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Saturday 1 May 2010


I inherited the contents of my 3x great uncle Charles’ writing desk a few years ago. They are an amazing survival – 150-year old bundles of correspondence, sometimes complete exchanges including not only letters received but the draft versions of his replies to them.

One such bundle, an exchange of eight letters between Castle and a Whig called Charles Thompson, deals with his hopes of becoming a Liberal candidate in the 1857 general election. Parliament had been dissolved when the coalition government of the day collapsed in disagreements about the Second Opium War (see my recent post on Sir John Bowring). The Prime Minister Lord Palmerston, a Liberal, had lost a censure debate on 3rd March over his support for Bowring (the governor of Hong Kong) and Parkes (Bowring’s Canton counterpart) and called a snap election for 30th April.

When the Tory motion of censure was carried, Palmerston portrayed it as a vote to “abandon a large community of British subjects at the extreme end of the globe to a set of barbarians - a set of kidnapping, murdering, poisoning barbarians.” (Bowring’s wife had been poisoned by a Chinese baker.) Only six years after the triumphant (and triumphalist) Great Exhibition, popular sentiment was with Palmerston and the Empire.

Charles Castle (1813-1866),
letter writer, Whig activist

Charles, a Bristol man, was a natural Liberal, a Unitarian by religion, and he must have fancied his chances when within a week of the censure his friend Mr Hunt proposed him as a candidate of Liberal principles in the Bridgwater constituency. The Borough returned two MPs and hopes were running high that they could both be Whigs (the predecessors of the Liberal Party) for the first time since the general election of 1835.

But first, there was a Committee to get past, and that Committee had set up a Sub-Committee to draw up a short list … For all his Liberal virtues, Charles was an impatient man. Accustomed to getting his own way, he was irritated by the Committee’s delay in selecting a candidate even by a day, writing “I trust they will be able to justify themselves to the Electors. If invited now, which I confess I do not expect, I should feel bound to approach a contest with some caution.”

Four days later, Castle heard that he was not selected. Worse, Mr Otway, the local man chosen over him, declined to stand after all. With time running out, the Bridgwater Liberals opted for a celebrity candidate, a popular travel writer and historian called Alexander William Kinglake who had unsuccessfully contested the seat in 1852. When in spite of being rejected Castle offered to lend his forceful support, Henderson assured him that there was no need – “if we have fair play we are sure to win, and if our opponents want to have [corrupt] practices, why they must take the consequences. … We are such a majority on the Register that we have no need to imperil our cause.”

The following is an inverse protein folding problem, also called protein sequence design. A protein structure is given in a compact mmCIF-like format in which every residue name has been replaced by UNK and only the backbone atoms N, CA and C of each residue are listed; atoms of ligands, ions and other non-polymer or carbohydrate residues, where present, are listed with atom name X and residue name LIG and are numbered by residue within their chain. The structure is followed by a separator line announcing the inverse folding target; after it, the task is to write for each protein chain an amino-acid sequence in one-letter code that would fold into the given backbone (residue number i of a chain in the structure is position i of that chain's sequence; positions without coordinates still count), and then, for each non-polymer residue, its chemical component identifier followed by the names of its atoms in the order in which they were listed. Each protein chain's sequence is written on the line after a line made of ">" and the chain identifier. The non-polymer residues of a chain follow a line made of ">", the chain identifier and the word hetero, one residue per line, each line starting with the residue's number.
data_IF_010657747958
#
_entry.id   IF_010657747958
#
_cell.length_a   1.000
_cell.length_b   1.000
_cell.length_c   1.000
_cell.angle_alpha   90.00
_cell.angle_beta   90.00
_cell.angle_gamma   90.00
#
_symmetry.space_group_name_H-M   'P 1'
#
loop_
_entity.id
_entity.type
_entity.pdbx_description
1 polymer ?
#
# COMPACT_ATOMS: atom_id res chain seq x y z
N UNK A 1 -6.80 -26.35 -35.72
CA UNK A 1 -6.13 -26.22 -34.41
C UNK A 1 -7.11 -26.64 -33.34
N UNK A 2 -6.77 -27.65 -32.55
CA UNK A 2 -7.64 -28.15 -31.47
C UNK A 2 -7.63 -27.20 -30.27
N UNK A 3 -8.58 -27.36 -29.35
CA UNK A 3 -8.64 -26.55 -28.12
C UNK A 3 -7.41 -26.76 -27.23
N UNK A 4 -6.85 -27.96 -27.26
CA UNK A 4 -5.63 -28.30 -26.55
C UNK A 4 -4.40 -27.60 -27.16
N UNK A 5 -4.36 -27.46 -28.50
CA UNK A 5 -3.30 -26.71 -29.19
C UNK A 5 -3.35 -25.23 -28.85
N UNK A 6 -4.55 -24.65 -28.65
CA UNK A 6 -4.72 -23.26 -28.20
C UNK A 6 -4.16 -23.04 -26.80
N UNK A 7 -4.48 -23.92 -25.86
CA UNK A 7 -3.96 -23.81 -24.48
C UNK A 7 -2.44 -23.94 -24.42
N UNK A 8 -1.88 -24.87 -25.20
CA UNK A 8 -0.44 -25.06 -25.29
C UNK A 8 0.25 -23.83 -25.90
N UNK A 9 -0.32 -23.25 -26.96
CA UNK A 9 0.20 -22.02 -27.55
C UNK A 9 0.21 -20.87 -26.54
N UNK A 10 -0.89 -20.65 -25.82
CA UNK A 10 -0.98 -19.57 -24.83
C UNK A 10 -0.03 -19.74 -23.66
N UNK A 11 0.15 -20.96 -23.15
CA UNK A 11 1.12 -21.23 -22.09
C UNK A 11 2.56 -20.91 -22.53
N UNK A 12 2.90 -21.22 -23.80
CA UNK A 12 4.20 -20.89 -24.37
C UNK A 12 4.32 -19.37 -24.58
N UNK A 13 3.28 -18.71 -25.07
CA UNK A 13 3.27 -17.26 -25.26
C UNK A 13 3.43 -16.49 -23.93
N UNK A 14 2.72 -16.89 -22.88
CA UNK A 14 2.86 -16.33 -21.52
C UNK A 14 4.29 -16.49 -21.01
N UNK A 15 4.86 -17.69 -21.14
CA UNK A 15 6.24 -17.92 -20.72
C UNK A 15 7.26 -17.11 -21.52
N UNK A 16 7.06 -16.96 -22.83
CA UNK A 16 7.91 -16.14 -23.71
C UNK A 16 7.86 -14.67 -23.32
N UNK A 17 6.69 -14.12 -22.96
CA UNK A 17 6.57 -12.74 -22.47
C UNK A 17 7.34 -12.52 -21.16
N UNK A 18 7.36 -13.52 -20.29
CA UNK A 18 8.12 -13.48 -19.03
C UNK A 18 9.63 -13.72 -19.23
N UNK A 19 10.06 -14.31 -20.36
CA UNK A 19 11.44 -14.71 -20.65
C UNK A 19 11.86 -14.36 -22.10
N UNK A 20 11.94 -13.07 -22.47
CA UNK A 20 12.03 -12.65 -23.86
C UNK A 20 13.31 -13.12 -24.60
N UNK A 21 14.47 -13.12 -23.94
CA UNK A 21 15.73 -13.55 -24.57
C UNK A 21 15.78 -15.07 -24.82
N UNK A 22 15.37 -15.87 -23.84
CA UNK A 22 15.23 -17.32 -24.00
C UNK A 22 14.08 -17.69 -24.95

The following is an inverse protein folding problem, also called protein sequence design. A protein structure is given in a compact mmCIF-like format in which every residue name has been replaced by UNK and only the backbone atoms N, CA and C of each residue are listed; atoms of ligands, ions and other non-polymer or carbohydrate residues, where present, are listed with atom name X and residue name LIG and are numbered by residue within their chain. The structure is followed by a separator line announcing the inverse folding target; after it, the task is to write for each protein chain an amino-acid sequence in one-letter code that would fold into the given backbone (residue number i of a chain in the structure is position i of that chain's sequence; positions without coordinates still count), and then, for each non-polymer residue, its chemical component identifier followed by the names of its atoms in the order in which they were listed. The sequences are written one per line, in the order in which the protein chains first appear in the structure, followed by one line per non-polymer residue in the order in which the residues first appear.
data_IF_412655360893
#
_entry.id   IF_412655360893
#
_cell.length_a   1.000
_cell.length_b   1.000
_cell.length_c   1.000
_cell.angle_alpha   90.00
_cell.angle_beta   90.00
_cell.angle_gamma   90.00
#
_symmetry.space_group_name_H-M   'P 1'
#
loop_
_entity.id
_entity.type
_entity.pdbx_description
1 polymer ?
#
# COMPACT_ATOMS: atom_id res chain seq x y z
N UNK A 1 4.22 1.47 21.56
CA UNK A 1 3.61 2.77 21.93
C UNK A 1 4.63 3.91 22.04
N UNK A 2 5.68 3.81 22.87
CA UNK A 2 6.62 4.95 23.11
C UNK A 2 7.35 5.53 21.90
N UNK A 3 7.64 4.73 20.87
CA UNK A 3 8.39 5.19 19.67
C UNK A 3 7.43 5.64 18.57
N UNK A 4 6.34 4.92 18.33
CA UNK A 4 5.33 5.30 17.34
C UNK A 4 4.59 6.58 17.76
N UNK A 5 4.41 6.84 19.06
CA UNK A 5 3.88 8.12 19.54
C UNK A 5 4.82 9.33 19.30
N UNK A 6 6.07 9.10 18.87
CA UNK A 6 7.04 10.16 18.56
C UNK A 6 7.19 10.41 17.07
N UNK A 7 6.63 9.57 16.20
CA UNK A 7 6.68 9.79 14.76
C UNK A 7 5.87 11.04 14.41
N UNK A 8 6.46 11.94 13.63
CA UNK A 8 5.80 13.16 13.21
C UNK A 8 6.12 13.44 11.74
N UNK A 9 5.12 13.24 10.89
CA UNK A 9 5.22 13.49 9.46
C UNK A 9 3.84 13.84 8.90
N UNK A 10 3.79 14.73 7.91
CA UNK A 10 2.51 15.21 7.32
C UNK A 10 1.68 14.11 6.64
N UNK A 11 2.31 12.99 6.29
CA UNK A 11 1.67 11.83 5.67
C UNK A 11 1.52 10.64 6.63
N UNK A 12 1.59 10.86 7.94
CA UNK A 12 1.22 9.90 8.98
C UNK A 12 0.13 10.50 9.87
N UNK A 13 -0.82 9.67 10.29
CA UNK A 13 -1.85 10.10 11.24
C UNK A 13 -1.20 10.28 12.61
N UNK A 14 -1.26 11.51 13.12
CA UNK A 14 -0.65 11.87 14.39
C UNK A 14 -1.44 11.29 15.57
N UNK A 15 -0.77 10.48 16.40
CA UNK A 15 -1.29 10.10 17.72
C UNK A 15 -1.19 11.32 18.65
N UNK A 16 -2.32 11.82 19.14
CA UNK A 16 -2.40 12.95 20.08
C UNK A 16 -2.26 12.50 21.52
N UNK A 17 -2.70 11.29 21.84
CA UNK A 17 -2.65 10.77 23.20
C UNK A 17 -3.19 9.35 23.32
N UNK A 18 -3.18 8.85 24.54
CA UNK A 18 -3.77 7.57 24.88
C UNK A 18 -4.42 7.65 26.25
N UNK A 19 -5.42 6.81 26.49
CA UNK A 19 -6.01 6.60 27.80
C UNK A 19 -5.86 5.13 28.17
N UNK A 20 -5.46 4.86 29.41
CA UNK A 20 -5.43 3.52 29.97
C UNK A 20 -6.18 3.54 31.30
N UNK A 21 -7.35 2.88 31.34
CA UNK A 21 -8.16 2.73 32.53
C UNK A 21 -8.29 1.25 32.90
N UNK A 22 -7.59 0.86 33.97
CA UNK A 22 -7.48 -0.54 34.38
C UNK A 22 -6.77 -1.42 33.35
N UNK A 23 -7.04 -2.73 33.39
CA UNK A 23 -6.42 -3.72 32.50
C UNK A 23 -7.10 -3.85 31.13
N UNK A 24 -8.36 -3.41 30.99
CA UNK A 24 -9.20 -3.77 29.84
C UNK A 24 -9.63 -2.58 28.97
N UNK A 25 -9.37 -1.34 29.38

Alexander William Kinglake (1809-1891)
historian, travel writer, MP

Bridgwater elected two Whig members in 1857 – Kinglake and Charles Kemeys-Tynte. Kinglake was returned at next two general elections, but the result of the 1868 general election in Bridgwater was voided on petition on 26 February 1869 because of Liberal malpractice. No by-election was held, and after a Royal Commission found that there had been extensive corruption by both Whigs and Tories, the town was disenfranchised in 1870 and incorporated into the West Somerset constituency. It was reinstated in 1885. But 140 years later, boundary changes see it once again subsumed in the single “Bridgwater and West Somerset” ward in time for the 2010 general election.

Perhaps Kinglake was distracted by his other career. His magnum opus was his “Invasion of the Crimea,” in 8 volumes, published from 1863 to 1887, described on Wikipedia as one of the most effective works of its class. It has been accused of being too favourable to Lord Raglan, and unduly hostile to Napoleon III, for whom the author had an extreme aversion. But it was popular enough for the timber town of Kinglake in Victoria, Australia (2006 population 1482), to be named after him a year after the publication of the final volume.

Kinglake, Victoria
Black Saturday, 7th February 2009

I’m not sure why – neither he nor the Crimea seems to have any other connection with the town, the state or the continent. The town in turn lent its name to a huge forest National Park established in 1928. Both town and park were devastated by bushfires on 7th February, Black Saturday, in 2009. 98% of the forest was destroyed and over 100 lives were lost in the town.

For Charles Castle, that last note from Charles Thompson, confirming that not only Mr Otway but also Mr Kinglake and a Mr Follett had been picked ahead of him, marked the end of his active involvement in politics as far as I know. Charles Thompson (1815-1889), a fellow Unitarian whose ancestors had been Quakers, moved to Cardiff later that year with his family and became chairman of Spillers Flour Mills. Cardiff’s Thompson Park was donated to the city by his son (also Charles).

Charles Thompson’s final note to Charles Castle
confirming the choice of Liberal electors for candidates,
28th March 1857


  1. I must admit I find the idea of inheriting the contents of someone's desk quite spooky! We always shove stuff in drawers and into cubby holes and so I can imagine your thoughts before looking into it. An in-depth insight into your relative and family, I'm sure!

  2. I've been working my way through the letters for years now, transcribing them and getting to know the man and his world. Hard work, nineteenth century handwriting!


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